River Run Olive Oil Company is planting new groves in Florida armed with a keen attention to agricultural details and advice from colleagues from across the country.
As the partners at River Run planned their Florida company’s future business back in 2014, they found themselves searching for new avenues to explore. “We have corn, we have cows, let’s try something different,” recalled Mike Casey, managing partner of River Run Olive Oil. Their interest was piqued by California’s burgeoning olive oil industry and wondered if producing olives in the Southeast United States might be possible. They asked Casey and his wife Connie to investigate.
We’re taking baby steps. We have to get to the olive first.
The Casey couple’s research led them on a journey across the country to explore operations in Georgia, California, Texas and Arizona. Based on their own independent research, they understood that Central Florida’s latitude was fortuitously situated for olive growing. After learning under the guidance of growers, they set out to determine more specifics on the conditions in their own areas.
Casey conferred with various weather stations around the location for their proposed groves. He found that the area typically experiences 500 – 700 chill hours per year where the temperature sits at approximately 50°F (10°C) with relative consistency. This period would allow a window to put the trees into rest. “The stars were lining up,” Mike Casey said.
Still, Connie wondered, “If you’re successful and you grow the trees, what the hell are you going to do with all the oil?” River Run Olive Oil was born. With Connie’s help, and the education they gleaned from consumers, growers, and chefs, the new company set a plan in motion to begin their own plantings.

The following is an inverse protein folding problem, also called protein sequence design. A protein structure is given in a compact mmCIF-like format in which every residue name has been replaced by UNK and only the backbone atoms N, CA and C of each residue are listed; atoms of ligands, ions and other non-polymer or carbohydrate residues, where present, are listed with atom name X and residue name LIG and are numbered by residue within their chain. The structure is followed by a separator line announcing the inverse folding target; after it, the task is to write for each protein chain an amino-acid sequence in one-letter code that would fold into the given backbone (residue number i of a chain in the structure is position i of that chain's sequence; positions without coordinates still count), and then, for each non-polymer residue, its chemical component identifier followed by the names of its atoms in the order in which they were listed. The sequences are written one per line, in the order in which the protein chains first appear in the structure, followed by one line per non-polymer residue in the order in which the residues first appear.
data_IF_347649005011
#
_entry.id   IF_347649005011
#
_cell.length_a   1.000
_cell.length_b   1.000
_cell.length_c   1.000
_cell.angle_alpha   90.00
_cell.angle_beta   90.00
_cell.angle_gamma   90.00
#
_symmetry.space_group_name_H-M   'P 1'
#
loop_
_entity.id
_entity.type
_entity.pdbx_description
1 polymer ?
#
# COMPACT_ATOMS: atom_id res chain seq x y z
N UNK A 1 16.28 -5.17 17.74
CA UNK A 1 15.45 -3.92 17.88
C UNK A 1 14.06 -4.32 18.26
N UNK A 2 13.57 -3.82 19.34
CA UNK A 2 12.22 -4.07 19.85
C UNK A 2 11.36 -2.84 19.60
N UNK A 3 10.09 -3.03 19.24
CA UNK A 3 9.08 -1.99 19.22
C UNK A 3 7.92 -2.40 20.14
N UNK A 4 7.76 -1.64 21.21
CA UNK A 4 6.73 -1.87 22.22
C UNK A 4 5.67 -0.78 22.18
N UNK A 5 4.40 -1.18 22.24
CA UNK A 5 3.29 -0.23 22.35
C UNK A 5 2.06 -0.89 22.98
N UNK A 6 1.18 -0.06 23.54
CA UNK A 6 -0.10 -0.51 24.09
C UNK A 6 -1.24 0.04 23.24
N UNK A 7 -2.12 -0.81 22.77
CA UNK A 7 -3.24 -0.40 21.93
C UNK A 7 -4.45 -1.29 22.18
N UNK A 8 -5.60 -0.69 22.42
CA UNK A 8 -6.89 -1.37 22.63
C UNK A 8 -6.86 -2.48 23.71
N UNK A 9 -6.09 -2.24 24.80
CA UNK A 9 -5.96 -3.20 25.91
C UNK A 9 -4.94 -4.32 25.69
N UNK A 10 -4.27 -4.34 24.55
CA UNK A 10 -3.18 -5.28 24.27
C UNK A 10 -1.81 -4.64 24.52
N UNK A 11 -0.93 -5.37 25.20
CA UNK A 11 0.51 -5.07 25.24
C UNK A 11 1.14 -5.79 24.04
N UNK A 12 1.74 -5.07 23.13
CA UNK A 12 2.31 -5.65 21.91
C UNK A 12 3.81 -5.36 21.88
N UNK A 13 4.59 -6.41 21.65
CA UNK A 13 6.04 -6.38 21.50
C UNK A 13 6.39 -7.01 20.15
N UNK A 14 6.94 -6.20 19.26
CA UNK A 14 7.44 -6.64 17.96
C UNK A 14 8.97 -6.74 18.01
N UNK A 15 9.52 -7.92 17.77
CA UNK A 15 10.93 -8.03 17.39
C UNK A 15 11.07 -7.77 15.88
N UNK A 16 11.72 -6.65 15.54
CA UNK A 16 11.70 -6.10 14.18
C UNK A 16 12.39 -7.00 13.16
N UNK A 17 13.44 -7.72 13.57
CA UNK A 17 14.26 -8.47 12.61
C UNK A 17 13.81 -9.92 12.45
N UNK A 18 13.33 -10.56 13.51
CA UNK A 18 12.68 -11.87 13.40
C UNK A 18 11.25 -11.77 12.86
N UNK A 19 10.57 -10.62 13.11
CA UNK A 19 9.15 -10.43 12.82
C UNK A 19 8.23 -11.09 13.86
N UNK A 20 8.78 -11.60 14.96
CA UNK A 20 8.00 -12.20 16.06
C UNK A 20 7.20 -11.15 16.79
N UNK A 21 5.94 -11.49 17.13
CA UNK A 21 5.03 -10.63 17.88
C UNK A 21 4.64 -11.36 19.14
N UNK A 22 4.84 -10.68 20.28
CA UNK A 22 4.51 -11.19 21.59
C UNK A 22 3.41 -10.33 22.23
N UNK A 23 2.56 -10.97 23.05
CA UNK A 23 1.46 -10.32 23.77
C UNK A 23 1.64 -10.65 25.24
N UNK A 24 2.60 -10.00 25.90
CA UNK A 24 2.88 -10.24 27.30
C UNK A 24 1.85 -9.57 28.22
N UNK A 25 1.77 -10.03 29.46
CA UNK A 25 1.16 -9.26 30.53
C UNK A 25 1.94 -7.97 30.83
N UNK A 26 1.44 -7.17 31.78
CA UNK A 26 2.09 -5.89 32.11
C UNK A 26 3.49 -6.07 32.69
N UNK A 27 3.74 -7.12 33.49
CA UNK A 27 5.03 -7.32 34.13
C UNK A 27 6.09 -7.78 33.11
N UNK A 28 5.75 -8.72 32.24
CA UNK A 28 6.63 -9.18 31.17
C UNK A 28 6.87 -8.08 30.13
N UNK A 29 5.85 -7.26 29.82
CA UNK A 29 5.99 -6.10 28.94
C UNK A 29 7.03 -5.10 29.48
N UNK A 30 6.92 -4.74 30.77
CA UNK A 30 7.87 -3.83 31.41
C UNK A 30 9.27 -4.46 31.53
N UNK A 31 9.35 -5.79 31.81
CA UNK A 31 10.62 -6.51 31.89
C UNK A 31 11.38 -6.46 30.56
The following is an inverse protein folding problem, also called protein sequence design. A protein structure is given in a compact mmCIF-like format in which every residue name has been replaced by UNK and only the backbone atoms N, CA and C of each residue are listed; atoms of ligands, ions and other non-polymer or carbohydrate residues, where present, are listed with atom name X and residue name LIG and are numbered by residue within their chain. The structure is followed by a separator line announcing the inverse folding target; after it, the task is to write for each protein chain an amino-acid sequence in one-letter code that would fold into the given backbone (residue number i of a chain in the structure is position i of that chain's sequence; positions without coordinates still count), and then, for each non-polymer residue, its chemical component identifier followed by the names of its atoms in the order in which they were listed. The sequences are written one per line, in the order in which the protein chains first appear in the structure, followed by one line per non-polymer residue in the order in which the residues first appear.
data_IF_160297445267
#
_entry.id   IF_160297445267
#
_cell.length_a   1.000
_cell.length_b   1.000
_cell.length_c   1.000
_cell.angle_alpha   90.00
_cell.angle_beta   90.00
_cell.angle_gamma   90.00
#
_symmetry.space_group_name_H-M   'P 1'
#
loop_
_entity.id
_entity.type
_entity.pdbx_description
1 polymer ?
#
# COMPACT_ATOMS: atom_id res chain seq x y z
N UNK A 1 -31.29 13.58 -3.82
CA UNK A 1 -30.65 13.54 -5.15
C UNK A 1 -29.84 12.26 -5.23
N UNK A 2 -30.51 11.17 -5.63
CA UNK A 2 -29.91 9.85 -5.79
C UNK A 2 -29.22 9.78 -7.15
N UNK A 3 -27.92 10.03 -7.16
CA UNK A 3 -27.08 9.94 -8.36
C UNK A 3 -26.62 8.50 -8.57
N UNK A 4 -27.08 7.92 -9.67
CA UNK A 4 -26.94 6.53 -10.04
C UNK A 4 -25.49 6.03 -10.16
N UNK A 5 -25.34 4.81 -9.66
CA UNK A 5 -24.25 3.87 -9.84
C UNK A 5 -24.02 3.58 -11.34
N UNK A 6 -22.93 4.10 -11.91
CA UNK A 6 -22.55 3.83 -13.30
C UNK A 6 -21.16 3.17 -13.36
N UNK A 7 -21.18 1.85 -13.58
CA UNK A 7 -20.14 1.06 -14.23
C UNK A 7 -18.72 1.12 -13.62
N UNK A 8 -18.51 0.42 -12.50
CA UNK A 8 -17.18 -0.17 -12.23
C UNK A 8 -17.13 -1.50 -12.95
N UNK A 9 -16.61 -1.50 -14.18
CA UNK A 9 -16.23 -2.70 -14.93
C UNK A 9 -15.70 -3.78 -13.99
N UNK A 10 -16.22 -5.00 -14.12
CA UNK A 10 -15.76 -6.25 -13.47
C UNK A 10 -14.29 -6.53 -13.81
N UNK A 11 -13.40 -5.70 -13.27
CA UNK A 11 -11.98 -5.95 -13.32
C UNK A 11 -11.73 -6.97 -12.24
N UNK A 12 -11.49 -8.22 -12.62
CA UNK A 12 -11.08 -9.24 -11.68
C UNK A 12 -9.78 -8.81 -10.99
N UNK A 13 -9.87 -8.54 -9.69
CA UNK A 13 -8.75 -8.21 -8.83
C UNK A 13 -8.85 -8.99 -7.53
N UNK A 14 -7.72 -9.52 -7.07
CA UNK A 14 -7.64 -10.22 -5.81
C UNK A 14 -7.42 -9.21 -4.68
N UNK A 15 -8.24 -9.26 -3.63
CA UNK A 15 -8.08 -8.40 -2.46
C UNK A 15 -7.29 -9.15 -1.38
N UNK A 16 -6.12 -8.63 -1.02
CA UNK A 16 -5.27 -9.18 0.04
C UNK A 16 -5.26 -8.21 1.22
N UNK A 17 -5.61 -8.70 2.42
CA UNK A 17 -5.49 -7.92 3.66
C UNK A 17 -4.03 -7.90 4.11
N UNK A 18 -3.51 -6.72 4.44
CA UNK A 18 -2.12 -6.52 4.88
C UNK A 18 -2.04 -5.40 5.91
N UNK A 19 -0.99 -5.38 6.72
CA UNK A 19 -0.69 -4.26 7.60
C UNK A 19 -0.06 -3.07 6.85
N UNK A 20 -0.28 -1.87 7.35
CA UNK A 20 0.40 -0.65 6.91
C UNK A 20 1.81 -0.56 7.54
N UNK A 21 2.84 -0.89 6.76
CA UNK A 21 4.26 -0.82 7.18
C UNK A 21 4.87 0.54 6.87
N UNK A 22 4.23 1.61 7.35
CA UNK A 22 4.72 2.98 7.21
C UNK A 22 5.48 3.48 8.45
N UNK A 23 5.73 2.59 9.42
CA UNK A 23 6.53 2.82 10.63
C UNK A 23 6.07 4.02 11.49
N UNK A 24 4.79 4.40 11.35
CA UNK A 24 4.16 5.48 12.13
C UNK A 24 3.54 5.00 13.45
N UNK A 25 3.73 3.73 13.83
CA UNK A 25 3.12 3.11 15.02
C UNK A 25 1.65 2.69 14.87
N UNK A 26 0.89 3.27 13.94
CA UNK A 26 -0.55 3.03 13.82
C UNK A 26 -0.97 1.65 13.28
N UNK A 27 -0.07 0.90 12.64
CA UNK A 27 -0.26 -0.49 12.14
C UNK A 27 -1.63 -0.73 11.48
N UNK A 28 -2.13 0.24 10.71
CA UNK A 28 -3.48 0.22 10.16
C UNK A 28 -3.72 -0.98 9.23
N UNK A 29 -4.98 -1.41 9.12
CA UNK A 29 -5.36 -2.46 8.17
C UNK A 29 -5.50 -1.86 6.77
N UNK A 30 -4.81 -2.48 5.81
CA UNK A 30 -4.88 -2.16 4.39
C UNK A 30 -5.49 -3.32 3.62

Casey continually emphasized the South East olive oil industry’s nascency, stating that it has only been in existence for roughly 6 – 7 years. For a crop that’s been grown for millennia, this is but a blip in time. “There’s a lot of varying degrees of knowledge,” he said, explaining what sources were most important in embarking on the ambitious project.
He attributed a great deal of gratitude to growers in Georgia and Jennifer Gillett-Kaufman of the University of Florida (UF), and Louise Ferguson, a UF grad who served as an editor of the Olive Production Manual. Casey also cited Bruce Golino of the Santa Cruz olive tree nursery, Jim Etters of Seka Hills Olive Oil Co., Adam Englehardt of the American Olive Oil Producers Association and the team at Corto Olive Oil. He said that with the knowledge provided by these competent colleagues, he felt comfortable deciding to “throw caution to the wind” to a certain degree, rather than letting the available land sit idly by, unused.
Casey also stressed the trial-and-error nature of the efforts required to build this new industry. Transportation of new trees proved an initially foreboding opponent, as propagation only takes place in the West. The team originally opted for smaller trees to save on transportation costs, but as Casey explains, “the smaller the tree, the higher the mortality rate.” New trees suffered at the hands of the long journey to Florida. The California people tried to explain it, but we were naïve and ignorant.” Some lessons are better learned through experience.
In planting the trees, Casey recalled they “went into the plain dirt, barren ground,” taking a page from their colleagues in California. However, they soon learned that conditions in Florida vary from those on the West Coast, where rainfalls measure 14 inches per year to Florida’s 40. California’s humidity typically hovers at 20 – 30 percent, whereas Florida’s can range from 80 – 90 percent. While moisture and humidity can grow a tree rapidly, they also posed an obstacle, as Casey soon battled against a “proliferation of weeds,” remarking, “the weeds grow faster than the trees.”